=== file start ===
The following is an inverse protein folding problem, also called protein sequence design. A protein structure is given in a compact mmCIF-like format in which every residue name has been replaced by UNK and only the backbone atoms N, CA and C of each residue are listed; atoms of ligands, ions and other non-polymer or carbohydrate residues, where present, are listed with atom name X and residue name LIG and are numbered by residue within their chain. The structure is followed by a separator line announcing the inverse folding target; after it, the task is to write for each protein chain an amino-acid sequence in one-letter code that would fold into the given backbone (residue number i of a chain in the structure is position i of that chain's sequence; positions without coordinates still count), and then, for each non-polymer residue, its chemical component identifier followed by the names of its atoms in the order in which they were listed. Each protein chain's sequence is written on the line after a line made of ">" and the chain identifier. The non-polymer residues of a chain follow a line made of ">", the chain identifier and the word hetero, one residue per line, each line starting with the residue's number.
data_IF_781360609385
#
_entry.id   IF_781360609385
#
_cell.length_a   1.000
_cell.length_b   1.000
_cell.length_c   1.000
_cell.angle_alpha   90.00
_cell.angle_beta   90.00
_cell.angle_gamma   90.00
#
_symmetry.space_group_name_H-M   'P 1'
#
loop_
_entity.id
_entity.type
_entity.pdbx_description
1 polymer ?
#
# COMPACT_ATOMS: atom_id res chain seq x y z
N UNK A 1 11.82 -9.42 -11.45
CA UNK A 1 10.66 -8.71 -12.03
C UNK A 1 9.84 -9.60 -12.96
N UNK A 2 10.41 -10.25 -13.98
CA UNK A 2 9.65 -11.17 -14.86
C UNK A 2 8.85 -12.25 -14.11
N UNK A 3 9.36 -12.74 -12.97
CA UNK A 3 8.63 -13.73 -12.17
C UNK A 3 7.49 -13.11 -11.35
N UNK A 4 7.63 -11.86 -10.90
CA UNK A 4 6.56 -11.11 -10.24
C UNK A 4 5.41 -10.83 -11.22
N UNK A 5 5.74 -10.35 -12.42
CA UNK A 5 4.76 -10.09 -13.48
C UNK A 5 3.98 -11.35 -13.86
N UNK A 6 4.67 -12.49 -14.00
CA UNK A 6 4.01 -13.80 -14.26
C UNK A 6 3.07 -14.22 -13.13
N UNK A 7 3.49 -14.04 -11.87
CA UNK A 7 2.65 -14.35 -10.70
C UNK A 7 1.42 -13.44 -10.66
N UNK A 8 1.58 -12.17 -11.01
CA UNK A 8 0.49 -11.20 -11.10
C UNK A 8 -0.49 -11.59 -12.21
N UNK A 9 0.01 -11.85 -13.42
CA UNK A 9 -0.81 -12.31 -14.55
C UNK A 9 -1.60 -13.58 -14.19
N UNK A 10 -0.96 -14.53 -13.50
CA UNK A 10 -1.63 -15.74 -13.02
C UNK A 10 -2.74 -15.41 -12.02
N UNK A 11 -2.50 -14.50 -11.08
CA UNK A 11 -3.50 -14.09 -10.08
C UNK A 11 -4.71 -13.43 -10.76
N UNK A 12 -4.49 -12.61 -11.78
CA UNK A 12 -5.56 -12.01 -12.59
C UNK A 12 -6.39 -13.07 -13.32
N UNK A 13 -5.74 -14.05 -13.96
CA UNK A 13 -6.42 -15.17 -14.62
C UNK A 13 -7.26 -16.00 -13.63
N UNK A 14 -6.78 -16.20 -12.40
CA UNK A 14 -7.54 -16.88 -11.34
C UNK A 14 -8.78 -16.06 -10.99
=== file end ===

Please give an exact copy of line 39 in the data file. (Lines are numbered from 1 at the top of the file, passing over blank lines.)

C UNK A 6 3.07 -14.22 -13.13